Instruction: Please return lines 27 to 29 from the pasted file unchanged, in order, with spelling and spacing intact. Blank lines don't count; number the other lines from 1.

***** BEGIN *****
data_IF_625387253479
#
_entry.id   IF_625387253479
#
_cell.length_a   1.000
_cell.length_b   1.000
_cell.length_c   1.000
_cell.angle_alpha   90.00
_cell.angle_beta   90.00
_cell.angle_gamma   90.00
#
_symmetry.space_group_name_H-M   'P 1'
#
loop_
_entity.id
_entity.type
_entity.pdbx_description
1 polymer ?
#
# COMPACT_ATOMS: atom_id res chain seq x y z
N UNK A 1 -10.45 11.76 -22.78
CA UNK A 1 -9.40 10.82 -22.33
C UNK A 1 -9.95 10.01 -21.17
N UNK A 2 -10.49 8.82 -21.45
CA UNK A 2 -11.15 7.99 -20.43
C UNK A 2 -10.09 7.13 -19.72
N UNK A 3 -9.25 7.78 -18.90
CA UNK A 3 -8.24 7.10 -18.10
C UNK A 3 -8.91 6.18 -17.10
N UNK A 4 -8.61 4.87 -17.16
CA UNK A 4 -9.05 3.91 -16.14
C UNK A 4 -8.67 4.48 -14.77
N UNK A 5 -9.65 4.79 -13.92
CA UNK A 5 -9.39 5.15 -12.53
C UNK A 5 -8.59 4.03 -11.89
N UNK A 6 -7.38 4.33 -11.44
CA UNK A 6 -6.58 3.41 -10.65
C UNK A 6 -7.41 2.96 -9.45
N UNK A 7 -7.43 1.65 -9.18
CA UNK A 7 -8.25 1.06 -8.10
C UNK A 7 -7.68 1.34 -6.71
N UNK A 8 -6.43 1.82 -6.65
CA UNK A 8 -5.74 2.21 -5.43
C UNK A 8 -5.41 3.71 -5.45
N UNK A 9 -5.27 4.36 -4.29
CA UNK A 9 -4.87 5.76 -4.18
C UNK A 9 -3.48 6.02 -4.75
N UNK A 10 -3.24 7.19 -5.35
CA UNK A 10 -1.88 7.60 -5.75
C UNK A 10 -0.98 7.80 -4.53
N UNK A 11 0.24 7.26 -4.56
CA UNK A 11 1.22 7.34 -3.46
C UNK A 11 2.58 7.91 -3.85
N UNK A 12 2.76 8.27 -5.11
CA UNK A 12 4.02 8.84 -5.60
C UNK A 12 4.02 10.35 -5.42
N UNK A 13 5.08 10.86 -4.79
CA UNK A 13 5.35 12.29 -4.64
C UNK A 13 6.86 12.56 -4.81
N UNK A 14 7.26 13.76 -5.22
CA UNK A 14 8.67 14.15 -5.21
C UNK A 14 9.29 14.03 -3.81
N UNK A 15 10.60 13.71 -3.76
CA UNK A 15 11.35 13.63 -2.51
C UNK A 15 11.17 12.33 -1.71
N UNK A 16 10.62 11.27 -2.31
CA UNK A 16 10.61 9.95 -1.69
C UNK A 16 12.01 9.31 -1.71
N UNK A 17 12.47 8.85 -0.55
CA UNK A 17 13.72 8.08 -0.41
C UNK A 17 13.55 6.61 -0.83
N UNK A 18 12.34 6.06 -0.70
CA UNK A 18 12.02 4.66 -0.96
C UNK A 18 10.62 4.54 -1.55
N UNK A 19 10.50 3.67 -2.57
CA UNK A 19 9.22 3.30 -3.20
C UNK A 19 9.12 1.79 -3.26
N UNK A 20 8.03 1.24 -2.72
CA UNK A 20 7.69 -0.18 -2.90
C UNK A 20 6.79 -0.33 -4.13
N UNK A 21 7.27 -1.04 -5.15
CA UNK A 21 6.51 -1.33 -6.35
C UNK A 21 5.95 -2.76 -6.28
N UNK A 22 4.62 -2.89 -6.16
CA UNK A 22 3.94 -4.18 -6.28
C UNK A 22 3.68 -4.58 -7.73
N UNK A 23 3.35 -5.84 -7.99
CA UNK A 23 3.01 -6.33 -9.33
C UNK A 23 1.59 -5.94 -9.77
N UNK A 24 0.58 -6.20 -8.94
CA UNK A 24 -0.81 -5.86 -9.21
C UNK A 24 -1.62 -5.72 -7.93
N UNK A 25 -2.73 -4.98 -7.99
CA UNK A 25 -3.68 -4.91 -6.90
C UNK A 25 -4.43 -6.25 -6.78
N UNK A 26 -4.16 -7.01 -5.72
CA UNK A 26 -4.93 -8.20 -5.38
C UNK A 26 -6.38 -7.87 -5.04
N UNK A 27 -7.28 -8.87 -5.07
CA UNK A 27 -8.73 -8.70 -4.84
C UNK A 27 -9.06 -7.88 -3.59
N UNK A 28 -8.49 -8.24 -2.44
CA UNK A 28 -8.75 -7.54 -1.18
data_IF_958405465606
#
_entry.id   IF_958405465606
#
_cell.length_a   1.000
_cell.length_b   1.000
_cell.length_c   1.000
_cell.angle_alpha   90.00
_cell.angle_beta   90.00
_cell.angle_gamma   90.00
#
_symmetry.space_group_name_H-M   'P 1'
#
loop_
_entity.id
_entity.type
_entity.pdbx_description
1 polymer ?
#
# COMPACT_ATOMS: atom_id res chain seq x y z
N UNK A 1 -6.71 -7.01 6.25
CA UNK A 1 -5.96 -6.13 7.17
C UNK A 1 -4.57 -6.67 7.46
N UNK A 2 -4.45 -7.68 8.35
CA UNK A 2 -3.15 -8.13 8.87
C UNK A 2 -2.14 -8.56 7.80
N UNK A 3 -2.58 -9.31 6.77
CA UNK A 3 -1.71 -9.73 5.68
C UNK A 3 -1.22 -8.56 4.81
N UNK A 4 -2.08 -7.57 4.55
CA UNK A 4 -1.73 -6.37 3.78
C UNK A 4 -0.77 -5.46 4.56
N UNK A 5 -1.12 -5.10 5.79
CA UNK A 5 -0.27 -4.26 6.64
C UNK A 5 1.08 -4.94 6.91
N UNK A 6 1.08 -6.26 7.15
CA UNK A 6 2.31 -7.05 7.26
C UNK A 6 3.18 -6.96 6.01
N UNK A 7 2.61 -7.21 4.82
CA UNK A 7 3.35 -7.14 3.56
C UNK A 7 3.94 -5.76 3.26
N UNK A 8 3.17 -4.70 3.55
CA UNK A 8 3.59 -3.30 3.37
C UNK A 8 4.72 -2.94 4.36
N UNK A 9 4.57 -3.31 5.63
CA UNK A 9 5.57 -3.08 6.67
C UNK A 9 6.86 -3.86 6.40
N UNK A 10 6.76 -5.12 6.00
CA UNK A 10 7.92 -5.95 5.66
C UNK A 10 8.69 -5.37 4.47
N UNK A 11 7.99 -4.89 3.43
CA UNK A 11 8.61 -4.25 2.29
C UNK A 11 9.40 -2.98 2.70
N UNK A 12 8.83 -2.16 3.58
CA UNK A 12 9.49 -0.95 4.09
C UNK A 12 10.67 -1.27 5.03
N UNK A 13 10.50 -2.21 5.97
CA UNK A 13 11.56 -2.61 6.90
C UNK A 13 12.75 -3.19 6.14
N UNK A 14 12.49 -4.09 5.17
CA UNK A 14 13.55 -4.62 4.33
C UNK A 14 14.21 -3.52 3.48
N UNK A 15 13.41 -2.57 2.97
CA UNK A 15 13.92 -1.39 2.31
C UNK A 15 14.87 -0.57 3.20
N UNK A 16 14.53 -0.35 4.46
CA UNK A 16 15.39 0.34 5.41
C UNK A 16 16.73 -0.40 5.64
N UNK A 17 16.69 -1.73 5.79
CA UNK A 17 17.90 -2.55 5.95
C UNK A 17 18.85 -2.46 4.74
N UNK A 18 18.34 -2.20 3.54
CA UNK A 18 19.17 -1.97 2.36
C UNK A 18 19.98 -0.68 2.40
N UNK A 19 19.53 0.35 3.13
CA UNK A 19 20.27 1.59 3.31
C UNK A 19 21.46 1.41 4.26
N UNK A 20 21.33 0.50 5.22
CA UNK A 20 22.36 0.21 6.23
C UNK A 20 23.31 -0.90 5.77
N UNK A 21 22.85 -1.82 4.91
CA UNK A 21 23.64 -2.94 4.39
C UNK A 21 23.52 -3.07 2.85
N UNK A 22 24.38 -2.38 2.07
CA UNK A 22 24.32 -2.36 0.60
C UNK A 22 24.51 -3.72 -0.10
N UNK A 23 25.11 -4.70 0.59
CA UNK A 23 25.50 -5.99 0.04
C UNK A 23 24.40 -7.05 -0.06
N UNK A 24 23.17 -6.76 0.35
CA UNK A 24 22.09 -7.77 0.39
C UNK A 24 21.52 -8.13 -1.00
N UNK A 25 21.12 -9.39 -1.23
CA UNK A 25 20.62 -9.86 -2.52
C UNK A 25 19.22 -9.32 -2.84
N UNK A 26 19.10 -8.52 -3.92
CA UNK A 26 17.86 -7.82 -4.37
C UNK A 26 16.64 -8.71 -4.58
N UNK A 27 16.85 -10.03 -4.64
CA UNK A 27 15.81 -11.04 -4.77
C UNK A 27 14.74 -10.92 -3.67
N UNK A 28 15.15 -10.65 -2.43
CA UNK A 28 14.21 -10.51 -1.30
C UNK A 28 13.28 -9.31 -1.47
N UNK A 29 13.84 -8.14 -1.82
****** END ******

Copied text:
N UNK A 3 -9.25 7.78 -18.90
CA UNK A 3 -8.24 7.10 -18.10
C UNK A 3 -8.91 6.18 -17.10